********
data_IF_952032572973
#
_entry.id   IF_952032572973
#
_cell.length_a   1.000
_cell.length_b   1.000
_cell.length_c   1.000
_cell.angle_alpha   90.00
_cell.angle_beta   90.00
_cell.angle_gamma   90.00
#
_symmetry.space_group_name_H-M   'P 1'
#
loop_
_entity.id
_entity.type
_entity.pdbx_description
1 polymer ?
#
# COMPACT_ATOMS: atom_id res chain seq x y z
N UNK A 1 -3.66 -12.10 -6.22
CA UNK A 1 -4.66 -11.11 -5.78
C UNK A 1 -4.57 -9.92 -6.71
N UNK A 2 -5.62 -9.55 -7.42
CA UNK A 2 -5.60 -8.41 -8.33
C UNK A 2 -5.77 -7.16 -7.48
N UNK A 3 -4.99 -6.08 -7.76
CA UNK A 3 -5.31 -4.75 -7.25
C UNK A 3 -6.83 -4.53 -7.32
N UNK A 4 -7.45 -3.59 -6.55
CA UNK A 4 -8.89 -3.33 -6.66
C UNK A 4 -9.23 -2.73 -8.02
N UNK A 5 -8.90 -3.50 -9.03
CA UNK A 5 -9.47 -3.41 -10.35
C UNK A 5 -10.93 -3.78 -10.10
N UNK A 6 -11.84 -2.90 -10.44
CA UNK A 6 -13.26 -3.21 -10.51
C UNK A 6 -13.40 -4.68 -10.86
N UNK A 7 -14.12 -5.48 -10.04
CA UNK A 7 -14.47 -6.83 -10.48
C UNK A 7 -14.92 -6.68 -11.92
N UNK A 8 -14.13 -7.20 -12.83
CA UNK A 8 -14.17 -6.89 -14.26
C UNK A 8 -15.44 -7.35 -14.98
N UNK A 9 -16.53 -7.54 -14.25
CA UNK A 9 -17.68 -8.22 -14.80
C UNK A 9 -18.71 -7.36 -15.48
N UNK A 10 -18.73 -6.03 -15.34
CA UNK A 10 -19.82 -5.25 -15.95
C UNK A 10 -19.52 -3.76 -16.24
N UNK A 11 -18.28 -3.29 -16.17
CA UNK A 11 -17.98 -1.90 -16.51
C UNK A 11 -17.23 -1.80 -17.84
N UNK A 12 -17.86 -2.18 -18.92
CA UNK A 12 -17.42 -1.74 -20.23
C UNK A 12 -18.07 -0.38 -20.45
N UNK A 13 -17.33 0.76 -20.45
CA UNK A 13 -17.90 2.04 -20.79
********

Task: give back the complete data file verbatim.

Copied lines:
data_IF_952032572973
#
_entry.id   IF_952032572973
#
_cell.length_a   1.000
_cell.length_b   1.000
_cell.length_c   1.000
_cell.angle_alpha   90.00
_cell.angle_beta   90.00
_cell.angle_gamma   90.00
#
_symmetry.space_group_name_H-M   'P 1'
#
loop_
_entity.id
_entity.type
_entity.pdbx_description
1 polymer ?
#
# COMPACT_ATOMS: atom_id res chain seq x y z
N UNK A 1 -3.66 -12.10 -6.22
CA UNK A 1 -4.66 -11.11 -5.78
C UNK A 1 -4.57 -9.92 -6.71
N UNK A 2 -5.62 -9.55 -7.42
CA UNK A 2 -5.60 -8.41 -8.33
C UNK A 2 -5.77 -7.16 -7.48
N UNK A 3 -4.99 -6.08 -7.76
CA UNK A 3 -5.31 -4.75 -7.25
C UNK A 3 -6.83 -4.53 -7.32
N UNK A 4 -7.45 -3.59 -6.55
CA UNK A 4 -8.89 -3.33 -6.66
C UNK A 4 -9.23 -2.73 -8.02
N UNK A 5 -8.90 -3.50 -9.03
CA UNK A 5 -9.47 -3.41 -10.35
C UNK A 5 -10.93 -3.78 -10.10
N UNK A 6 -11.84 -2.90 -10.44
CA UNK A 6 -13.26 -3.21 -10.51
C UNK A 6 -13.40 -4.68 -10.86
N UNK A 7 -14.12 -5.48 -10.04
CA UNK A 7 -14.47 -6.83 -10.48
C UNK A 7 -14.92 -6.68 -11.92
N UNK A 8 -14.13 -7.20 -12.83
CA UNK A 8 -14.17 -6.89 -14.26
C UNK A 8 -15.44 -7.35 -14.98
N UNK A 9 -16.53 -7.54 -14.25
CA UNK A 9 -17.68 -8.22 -14.80
C UNK A 9 -18.71 -7.36 -15.48
N UNK A 10 -18.73 -6.03 -15.34
CA UNK A 10 -19.82 -5.25 -15.95
C UNK A 10 -19.52 -3.76 -16.24
N UNK A 11 -18.28 -3.29 -16.17
CA UNK A 11 -17.98 -1.90 -16.51
C UNK A 11 -17.23 -1.80 -17.84
N UNK A 12 -17.86 -2.18 -18.92
CA UNK A 12 -17.42 -1.74 -20.23
C UNK A 12 -18.07 -0.38 -20.45
N UNK A 13 -17.33 0.76 -20.45
CA UNK A 13 -17.90 2.04 -20.79